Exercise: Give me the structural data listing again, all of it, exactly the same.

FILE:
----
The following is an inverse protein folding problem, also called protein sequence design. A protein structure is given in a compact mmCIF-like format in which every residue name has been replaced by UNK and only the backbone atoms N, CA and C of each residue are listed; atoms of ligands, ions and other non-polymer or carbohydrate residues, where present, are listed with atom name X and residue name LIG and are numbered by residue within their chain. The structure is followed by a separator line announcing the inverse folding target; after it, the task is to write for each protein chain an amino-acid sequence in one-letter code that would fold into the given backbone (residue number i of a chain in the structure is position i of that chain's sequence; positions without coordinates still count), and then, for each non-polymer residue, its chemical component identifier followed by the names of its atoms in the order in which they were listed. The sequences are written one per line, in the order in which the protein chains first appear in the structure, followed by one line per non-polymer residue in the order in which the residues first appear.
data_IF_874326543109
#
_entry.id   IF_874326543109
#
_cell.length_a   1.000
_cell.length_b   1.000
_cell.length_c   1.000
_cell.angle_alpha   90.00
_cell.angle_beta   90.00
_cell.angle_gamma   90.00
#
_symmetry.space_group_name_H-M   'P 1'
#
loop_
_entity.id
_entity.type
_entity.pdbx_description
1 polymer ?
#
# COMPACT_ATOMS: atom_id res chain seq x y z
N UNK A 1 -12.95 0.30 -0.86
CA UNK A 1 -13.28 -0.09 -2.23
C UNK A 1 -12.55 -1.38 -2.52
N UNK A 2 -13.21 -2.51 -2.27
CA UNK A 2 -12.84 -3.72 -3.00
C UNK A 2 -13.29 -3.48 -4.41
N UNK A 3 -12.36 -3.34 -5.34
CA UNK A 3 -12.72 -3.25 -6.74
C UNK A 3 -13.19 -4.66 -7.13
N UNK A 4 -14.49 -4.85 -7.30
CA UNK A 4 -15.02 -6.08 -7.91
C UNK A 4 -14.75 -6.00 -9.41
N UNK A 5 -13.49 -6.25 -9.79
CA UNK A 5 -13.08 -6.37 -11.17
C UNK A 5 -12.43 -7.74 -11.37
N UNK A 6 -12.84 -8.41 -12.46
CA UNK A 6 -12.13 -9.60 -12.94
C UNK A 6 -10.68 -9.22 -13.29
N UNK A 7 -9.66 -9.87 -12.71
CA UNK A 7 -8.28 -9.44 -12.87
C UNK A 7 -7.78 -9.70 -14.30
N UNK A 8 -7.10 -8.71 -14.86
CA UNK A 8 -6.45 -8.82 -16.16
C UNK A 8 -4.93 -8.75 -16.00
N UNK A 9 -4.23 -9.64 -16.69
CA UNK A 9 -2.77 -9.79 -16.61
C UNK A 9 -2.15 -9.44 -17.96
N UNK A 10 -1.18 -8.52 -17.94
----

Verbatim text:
The following is an inverse protein folding problem, also called protein sequence design. A protein structure is given in a compact mmCIF-like format in which every residue name has been replaced by UNK and only the backbone atoms N, CA and C of each residue are listed; atoms of ligands, ions and other non-polymer or carbohydrate residues, where present, are listed with atom name X and residue name LIG and are numbered by residue within their chain. The structure is followed by a separator line announcing the inverse folding target; after it, the task is to write for each protein chain an amino-acid sequence in one-letter code that would fold into the given backbone (residue number i of a chain in the structure is position i of that chain's sequence; positions without coordinates still count), and then, for each non-polymer residue, its chemical component identifier followed by the names of its atoms in the order in which they were listed. The sequences are written one per line, in the order in which the protein chains first appear in the structure, followed by one line per non-polymer residue in the order in which the residues first appear.
data_IF_874326543109
#
_entry.id   IF_874326543109
#
_cell.length_a   1.000
_cell.length_b   1.000
_cell.length_c   1.000
_cell.angle_alpha   90.00
_cell.angle_beta   90.00
_cell.angle_gamma   90.00
#
_symmetry.space_group_name_H-M   'P 1'
#
loop_
_entity.id
_entity.type
_entity.pdbx_description
1 polymer ?
#
# COMPACT_ATOMS: atom_id res chain seq x y z
N UNK A 1 -12.95 0.30 -0.86
CA UNK A 1 -13.28 -0.09 -2.23
C UNK A 1 -12.55 -1.38 -2.52
N UNK A 2 -13.21 -2.51 -2.27
CA UNK A 2 -12.84 -3.72 -3.00
C UNK A 2 -13.29 -3.48 -4.41
N UNK A 3 -12.36 -3.34 -5.34
CA UNK A 3 -12.72 -3.25 -6.74
C UNK A 3 -13.19 -4.66 -7.13
N UNK A 4 -14.49 -4.85 -7.30
CA UNK A 4 -15.02 -6.08 -7.91
C UNK A 4 -14.75 -6.00 -9.41
N UNK A 5 -13.49 -6.25 -9.79
CA UNK A 5 -13.08 -6.37 -11.17
C UNK A 5 -12.43 -7.74 -11.37
N UNK A 6 -12.84 -8.41 -12.46
CA UNK A 6 -12.13 -9.60 -12.94
C UNK A 6 -10.68 -9.22 -13.29
N UNK A 7 -9.66 -9.87 -12.71
CA UNK A 7 -8.28 -9.44 -12.87
C UNK A 7 -7.78 -9.70 -14.30
N UNK A 8 -7.10 -8.71 -14.86
CA UNK A 8 -6.45 -8.82 -16.16
C UNK A 8 -4.93 -8.75 -16.00
N UNK A 9 -4.23 -9.64 -16.69
CA UNK A 9 -2.77 -9.79 -16.61
C UNK A 9 -2.15 -9.44 -17.96
N UNK A 10 -1.18 -8.52 -17.94